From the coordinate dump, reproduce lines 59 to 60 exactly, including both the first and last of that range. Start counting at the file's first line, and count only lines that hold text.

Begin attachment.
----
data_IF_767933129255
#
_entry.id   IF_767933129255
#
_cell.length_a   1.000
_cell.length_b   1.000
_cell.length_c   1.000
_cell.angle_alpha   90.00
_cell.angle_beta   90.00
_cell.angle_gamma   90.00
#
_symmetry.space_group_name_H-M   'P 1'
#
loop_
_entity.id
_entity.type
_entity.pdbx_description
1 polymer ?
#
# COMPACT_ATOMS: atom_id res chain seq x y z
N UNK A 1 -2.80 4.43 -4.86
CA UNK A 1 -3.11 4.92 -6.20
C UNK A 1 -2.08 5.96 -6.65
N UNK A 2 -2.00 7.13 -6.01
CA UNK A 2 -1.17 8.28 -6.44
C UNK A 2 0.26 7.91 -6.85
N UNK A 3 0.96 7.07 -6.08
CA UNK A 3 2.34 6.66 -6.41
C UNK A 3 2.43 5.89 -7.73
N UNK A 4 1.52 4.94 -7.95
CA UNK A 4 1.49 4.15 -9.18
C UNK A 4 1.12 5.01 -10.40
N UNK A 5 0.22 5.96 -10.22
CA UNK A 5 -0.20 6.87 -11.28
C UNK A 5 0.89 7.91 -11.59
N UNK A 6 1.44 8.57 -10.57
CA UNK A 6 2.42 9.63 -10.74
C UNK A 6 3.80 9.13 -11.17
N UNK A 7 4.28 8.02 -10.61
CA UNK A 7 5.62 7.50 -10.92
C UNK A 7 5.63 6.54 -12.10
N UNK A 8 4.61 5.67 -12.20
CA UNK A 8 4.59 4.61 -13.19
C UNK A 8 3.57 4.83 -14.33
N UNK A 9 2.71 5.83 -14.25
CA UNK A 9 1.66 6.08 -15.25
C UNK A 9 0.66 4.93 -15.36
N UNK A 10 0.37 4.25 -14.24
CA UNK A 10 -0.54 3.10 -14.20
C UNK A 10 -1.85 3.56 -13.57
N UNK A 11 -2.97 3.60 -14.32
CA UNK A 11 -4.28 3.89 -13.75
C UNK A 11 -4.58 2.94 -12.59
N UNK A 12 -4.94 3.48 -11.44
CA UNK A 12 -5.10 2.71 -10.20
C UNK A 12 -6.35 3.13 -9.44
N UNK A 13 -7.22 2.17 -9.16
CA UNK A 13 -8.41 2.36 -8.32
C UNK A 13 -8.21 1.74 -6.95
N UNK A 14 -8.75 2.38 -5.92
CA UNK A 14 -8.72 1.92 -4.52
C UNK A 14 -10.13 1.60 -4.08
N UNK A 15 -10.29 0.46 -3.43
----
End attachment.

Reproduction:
C UNK A 13 -8.21 1.74 -6.95
N UNK A 14 -8.75 2.38 -5.92